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How to Direct a Donkey — Jerzy Skolimowski Explains All

The "EO" director explains how Robert Bresson's "Au Hasard Balthazar" led him to embrace animal actors and why he's OK with Marvel movies.


In 1966, Polish director Jerzy Skolimowski’s sophomore feature “Walkover” was a critical hit that landed second place on Cahiers du Cinema’s list of the best movies of the year. When he heard the news, “it was a total surprise to me,” said Skolimowski, now 84. “Obviously, I reacted with a question: ‘What was the first prize?’”

That turned out to be “Au Hasard Balthazar,” the now-classic saga of a wayward donkey directed by celebrated French auteur Robert Bresson. Skolimowski immediately organized a screening. “It’s a great, great movie by an old master,” he said. As a brash young filmmaker, Skolimowski mainly focused on the craft. “I was mostly watching the film with a slightly cynical professional attitude to learn how it was done,” he said. “When the film ended, I found out I had tears in my eyes.”

He realized that the donkey’s experiences, which take some tragic turns, were uninhibited by the artifice of human performance. “That was the biggest lesson I ever got from a filmmaker,” Skolimowski said. “The animal character can actually move the audience stronger than any actor.”

Flash forward 56 years and Skolimowski has made a poignant donkey movie of his own. “EO,” which won the jury prize at Cannes in May, follows the eponymous donkey through a series of misadventures after he’s taken from his beloved owner at a circus. (Poland has chosen it as its official Oscar submission.) The largely wordless odyssey, which Skolimowski wrote with his wife Ewa Piaskowska, maintains the precise audiovisual tapestry found in much of Skolimowski’s late period works, from “Four Nights With Anna” to “Essential Killing.” However, there is a greater sensitivity throughout the movie as it maintains the animal’s point of view on the various humans he encounters on his journeys.

“An animal doesn’t know it is acting,” Skolimowski said. “They just behave.”

Skolimowski cast six donkeys for the part of EO, choosing the Sardinian breed with its light grey fury and distinctive black stripe to ensure there was no visible difference between them. “This is the most beautiful breed of the donkey,” he said. “They are so similar that I bet no audience could judge one from the other. They always have the same expression with those huge, melancholic eyes.”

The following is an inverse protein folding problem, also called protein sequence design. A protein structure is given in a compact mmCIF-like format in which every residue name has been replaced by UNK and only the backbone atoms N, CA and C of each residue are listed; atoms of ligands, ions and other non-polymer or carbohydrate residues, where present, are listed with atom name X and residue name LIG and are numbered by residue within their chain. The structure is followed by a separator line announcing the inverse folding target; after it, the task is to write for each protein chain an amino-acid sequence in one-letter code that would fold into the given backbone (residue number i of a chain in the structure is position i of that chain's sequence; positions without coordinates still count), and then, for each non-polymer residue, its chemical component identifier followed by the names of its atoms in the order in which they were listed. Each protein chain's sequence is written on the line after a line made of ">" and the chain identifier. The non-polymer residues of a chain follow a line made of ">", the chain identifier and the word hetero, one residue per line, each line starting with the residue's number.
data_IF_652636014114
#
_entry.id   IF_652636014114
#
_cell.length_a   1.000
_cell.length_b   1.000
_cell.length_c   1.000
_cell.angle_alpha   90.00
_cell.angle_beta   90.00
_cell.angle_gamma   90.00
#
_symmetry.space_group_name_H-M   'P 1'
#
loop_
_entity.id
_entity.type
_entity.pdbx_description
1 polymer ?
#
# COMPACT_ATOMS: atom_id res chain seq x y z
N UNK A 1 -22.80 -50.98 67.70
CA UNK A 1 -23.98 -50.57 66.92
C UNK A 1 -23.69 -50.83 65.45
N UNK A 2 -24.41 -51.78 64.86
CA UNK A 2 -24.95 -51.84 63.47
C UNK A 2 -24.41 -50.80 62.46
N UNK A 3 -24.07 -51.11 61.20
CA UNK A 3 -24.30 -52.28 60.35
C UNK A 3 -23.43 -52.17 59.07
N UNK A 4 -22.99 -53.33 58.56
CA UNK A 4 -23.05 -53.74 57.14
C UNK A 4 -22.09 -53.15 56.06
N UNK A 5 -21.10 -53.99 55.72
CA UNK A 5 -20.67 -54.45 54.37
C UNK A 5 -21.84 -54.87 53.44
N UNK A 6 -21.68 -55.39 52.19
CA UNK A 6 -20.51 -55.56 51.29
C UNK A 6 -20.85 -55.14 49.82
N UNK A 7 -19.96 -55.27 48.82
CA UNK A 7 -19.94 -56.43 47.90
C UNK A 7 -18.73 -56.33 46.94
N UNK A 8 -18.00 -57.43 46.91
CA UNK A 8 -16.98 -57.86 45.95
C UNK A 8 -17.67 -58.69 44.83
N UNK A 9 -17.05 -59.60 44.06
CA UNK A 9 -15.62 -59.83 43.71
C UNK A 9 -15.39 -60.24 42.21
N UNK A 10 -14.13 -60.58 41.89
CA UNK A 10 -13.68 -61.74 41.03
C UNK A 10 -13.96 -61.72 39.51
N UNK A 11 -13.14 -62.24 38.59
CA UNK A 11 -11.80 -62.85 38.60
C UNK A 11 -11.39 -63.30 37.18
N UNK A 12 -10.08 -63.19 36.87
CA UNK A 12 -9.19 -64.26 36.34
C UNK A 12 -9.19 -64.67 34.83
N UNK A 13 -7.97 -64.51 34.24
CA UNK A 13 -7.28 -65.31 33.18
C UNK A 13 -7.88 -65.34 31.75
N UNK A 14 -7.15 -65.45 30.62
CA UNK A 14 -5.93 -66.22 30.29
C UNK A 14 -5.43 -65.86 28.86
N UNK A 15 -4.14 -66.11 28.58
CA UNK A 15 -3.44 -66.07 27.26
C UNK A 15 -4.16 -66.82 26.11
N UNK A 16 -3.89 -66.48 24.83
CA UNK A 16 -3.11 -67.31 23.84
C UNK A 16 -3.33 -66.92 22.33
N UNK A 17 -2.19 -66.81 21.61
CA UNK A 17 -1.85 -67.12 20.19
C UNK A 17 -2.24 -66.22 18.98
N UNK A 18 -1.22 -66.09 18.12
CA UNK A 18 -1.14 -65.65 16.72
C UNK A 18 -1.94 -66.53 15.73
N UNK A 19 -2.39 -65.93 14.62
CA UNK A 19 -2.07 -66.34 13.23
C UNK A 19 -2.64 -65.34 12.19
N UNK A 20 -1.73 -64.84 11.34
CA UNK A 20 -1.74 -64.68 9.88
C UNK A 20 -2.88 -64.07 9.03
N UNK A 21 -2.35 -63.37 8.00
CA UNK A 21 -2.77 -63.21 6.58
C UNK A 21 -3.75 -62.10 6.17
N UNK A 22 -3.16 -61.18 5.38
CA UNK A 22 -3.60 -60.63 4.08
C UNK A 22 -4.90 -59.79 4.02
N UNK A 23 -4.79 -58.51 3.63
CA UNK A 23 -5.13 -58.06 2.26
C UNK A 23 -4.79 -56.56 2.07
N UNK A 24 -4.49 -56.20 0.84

Early on, Skolimowski sorted out the same filmmaking pattern for each scene: He would start with a master shot before gradually moving in for closeups of the donkey’s face, followed by a point-of-view shot. “It was the magic of cinema,” he said. “On certain details through the donkey’s eyes, the focus changed. … Some additional value was added to it.”

While his crew was setting up various camera angles or taking breaks, Skolimowski would spend time whispering into the donkey’s ears, which replaced the usual process of coaching an actor in between scenes. “We managed to create a kind of bond which for my private use I called ‘co-existence,’” said Skolimowski, who grew up with cats and dogs at home, but no farm animals. “We created a feeling that we are creating a completely independent ensemble of two living organisms, human and animal, different from the rest of the world.”

While “EO” is an unequivocal treatise on animal intelligence, Skolimowski confessed that he hasn’t entirely cut meat out of his diet. “I still sometimes commit a sin — and really, I feel like it’s a sin — when I consume a piece of meat,” he said. “I hope that one day I become a total vegan. Right now, I’m not yet ready for it.”

The vegan subtext of “EO” could give it a greater profile in release than many of Skolimowski’s previous films. However, while his work may not be as widely known in the U.S. as other major European directors, millions of audiences saw him act in 2012’s “The Avengers,” where he appeared as weapons dealer Georgi Luchkov. Needless to say, he has a somewhat different opinion about the prevalence of Marvel movies in today’s film culture than some of his generational peers.

“Thank god that there are so many different types of cinema,” he said. “If we didn’t have the Hollywood productions, we probably wouldn’t appreciate artistic films and vice versa. It’s good to have the choice.”

Watch the full interview with Skolimowski for IndieWire’s Consider This International series above, and check out earlier interviews in the series here.

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